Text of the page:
You might expect variegated Asiatic dayflower (Commelina communis f. aureostriata) to have yellow markings (“aureostriata” meaning “gold striped”), but it has bright white stripes. Or it doesn’t. Some of the plants have vivid striping their whole life, some start striped and turn green, and some seedlings are just the ordinary green all along. This oddity is definitely a collector’s thing, not a recommended general garden plant. It’s just as well there’s not much demand for it: though it self-sows enthusiastically, it’s tricky to collect the seeds for sharing.

Winter cress (Barbarea vulgaris), also known as yellow rocket, is a common sight in farm fields around here in spring, and its bright yellow flowers are hard to miss. I sometimes find first-year rosettes in my garden and usually pull them out, but sometimes I don’t notice them until they flower the next spring; in that case, I often let them stay until the flowers start to drop off.

The second-year spring rosette of biennial 'Winter Cream' winter cress (Barbarea vulgaris), showing the variegated leaves (foliage) [Nancy J. Ondra/nancyjondra.com]

I can’t tell you how many times I have tried to grow the variegated version of winter cress (Barbarea vulgaris), sold variously as ‘Variegata’ or ‘Winter Cream’. I almost always lose it over the winter, however, despite the species being fully hardy here. The few rosettes that do make it are very pretty the following spring, and I wish they would self-sow.

Wild chervil (Anthriscus sylvestris) is considered a noxious weed in several places, though not in Pennsylvania—yet, at least. I check the status each winter, because I do have a few seed-grown plants of both the dark-leaved ‘Ravenswing’ and the bright yellow ‘Golden Fleece’.

A plant of 'Ravenswing' cow parsley (Anthriscus sylvestris), also known as 'Ravenswing' wild chervil, in a garden setting [Nancy J. Ondra/nancyjondra.com]

Keeping the ornamental forms of wild chervil (Anthriscus sylvestris) going here is a challenge, probably because I collect nearly every seed they manage to produce. I have, however, seen ‘Ravenswing’ in other gardens in Bucks County where it has been allowed to seed freely and become a maintenance problem.

Closeup of the foliage (leaves) of 'Golden Fleece' cow parsley (Anthriscus sylvestris), also known as 'Golden Fleece' wild chervil [Nancy J. Ondra/nancyjondra.com]

‘Golden Fleece’ wild chervil (Anthriscus sylvestris) is much newer, so it’s not as widely grown as dark-leaved ‘Ravenswing’, but I image it could be equally problematic if left unsupervised.

Here’s one that seems to send even normally calm gardeners into hysterics: pokeweed (Phytolacca americana). Just mention the name and they’ll start telling you how horrible it is, seeding everywhere and forming huge plants that are difficult to remove. I get it, trust me, so please don’t feel obliged to leave me nasty comments about having it in my garden. If you don’t like it, don’t grow it. I have the space for it, bees adore the flowers, and birds haunt the plants to grab most of the berries before I can collect them for the seeds.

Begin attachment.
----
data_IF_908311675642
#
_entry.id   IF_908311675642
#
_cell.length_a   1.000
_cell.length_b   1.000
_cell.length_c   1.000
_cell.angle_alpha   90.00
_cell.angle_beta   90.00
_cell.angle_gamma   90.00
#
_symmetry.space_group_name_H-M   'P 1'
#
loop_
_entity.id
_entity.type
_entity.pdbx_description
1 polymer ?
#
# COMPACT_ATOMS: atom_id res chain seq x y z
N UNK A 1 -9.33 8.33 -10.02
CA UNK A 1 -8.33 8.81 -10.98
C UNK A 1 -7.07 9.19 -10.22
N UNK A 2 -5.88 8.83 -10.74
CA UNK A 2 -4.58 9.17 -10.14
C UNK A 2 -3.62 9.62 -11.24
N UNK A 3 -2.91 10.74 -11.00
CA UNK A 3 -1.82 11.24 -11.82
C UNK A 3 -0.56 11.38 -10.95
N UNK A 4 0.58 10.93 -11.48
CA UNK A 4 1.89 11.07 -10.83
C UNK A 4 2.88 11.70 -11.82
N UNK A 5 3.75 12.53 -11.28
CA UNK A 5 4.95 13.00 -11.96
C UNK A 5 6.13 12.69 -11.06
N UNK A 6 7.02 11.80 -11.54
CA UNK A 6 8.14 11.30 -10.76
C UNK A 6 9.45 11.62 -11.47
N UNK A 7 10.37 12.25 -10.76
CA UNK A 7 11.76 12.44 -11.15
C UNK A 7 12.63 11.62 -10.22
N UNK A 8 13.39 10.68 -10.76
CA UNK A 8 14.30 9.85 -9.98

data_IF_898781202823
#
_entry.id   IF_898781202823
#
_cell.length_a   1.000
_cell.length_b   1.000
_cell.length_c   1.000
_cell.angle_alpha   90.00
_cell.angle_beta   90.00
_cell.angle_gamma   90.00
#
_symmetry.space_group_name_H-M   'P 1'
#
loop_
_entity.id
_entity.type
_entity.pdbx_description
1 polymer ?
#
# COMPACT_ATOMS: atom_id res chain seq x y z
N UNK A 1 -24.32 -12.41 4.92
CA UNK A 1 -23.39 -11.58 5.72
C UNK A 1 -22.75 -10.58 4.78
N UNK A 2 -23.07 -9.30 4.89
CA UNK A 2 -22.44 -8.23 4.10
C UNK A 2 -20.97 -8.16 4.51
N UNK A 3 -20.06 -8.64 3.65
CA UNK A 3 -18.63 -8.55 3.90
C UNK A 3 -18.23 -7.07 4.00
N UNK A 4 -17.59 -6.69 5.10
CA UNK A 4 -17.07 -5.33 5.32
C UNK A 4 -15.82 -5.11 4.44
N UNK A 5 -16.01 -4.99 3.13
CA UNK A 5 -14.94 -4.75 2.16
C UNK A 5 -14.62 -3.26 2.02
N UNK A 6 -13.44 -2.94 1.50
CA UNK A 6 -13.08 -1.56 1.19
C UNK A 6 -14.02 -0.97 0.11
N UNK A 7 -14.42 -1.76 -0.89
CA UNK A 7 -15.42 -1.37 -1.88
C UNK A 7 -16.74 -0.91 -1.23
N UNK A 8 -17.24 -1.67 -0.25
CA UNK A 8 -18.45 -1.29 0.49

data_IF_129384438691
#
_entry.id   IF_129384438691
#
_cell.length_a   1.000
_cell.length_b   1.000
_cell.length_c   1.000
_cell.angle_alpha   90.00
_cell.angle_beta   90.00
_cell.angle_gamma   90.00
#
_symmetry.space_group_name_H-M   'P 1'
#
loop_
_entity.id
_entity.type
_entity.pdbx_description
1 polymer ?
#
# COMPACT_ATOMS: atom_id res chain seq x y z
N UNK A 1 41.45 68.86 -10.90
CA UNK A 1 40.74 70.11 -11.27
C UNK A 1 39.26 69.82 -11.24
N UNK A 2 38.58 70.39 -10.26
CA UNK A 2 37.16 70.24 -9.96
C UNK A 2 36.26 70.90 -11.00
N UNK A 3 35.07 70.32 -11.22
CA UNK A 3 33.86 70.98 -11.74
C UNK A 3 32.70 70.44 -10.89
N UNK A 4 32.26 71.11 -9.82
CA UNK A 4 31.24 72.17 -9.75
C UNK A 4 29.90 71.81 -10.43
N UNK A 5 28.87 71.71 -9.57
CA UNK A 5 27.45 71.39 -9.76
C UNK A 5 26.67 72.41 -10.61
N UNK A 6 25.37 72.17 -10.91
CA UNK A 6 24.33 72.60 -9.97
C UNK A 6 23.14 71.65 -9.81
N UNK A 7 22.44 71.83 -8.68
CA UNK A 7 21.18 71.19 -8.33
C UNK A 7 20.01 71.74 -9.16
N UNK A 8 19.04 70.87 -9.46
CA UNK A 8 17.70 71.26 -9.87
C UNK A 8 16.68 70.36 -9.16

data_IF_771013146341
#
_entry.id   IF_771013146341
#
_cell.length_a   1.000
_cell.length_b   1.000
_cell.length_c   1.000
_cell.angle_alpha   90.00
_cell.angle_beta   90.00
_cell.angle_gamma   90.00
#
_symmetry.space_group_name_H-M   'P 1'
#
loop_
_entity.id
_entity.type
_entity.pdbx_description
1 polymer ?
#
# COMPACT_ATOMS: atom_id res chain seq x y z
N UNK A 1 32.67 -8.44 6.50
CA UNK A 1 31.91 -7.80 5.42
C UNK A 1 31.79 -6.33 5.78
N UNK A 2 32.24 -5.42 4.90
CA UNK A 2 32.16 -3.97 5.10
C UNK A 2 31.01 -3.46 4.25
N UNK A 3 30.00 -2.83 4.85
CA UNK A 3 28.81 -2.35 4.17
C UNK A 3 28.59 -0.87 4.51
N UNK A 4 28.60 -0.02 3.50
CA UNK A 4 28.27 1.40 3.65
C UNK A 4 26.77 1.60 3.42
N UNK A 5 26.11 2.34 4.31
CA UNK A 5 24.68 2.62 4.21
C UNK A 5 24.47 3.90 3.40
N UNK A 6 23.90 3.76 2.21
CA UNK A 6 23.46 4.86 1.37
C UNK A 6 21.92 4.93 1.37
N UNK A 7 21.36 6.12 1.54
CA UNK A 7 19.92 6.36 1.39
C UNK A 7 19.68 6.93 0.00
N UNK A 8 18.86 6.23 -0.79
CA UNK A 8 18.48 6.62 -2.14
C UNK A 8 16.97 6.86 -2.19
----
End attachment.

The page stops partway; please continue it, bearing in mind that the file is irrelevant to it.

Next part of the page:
The foliage (leaves) and flower of variegated pokeweed (Phytolacca americana 'Variegata', also known as 'Silberstein') [Nancy J. Ondra/nancyjondra.com]

I don’t deliberately grow regular pokeweed (Phytolacca americana); it was here before I even started the garden and it will be here long after I leave. But I did start the variegated version, sold as either ‘Variegata’ or ‘Silberstein’, many years ago, and I still have one or two plants each year.

The foliage (leaves) and flower of variegated pokeweed (Phytolacca americana 'Variegata', also known as 'Silberstein') [Nancy J. Ondra/nancyjondra.com]

I find it interesting to see how the markings on variegated pokeweed (Phytolacca americana ‘Variegata’ or ‘Silberstein’) vary from plant to plant. In my experience, all of the seedlings have some amount of speckling.

Variegated pokeweed (Phytolacca americana 'Variegata', also known as 'Silberstein') growing in a garden setting [Nancy J. Ondra/nancyjondra.com]

Most plants of variegated pokeweed (Phytolacca americana ‘Variegata’ or ‘Silberstein’) last only a few years for me, but there are always a few new ones that pop up each spring, and I leave them if they’re in a suitable place.

'Sunny Side Up' pokeweed (Phytolacca americana) in a garden setting [Nancy J. Ondra/nancyjondra.com]

Bright-leaved ‘Sunny Side Up’ pokeweed (Phytolacca americana) is equally easy to grow from seed, but I usually find some greenish ones in with the bright yellow ones (discard the green). While ‘Variegata’ almost always has bright reddish pink stems, my ‘Sunny Side Up’ seedlings vary in stem color from plain green to reddish pink. (Sometimes, the reddish color develops more as the growing season progresses.)

The foliage (leaves) of variegated kudzu vine (Pueraria lobata 'Sherman's Ghost') [Nancy J. Ondra/nancyjondra.com]

One acquisition I do feel awkward about admitting to: variegated kudzu (Pueraria lobata ‘Sherman’s Ghost’). Yes, I actually paid money for a small plant of it from Glasshouse Works, back when I was in an active oddity-acquiring phase soon after starting this garden. Thank goodness it didn’t live more than a few months.

The foliage (leaves) of variegated self-heal (Prunella vulgaris 'Variegata') [Nancy J. Ondra/nancyjondra.com]

Variegated heal-all (Prunella vulgaris ‘Variegata’) was another acquisition from Glasshouse Works, and this one is still in my garden. The species grows freely all around here, and this one seeds around too, though not as widely. It’s easy to spot the white- or cream-speckled new growth in spring and fall, and I usually leave the seedlings alone then, but I often end up pulling them out by mistake when they turn green in summer.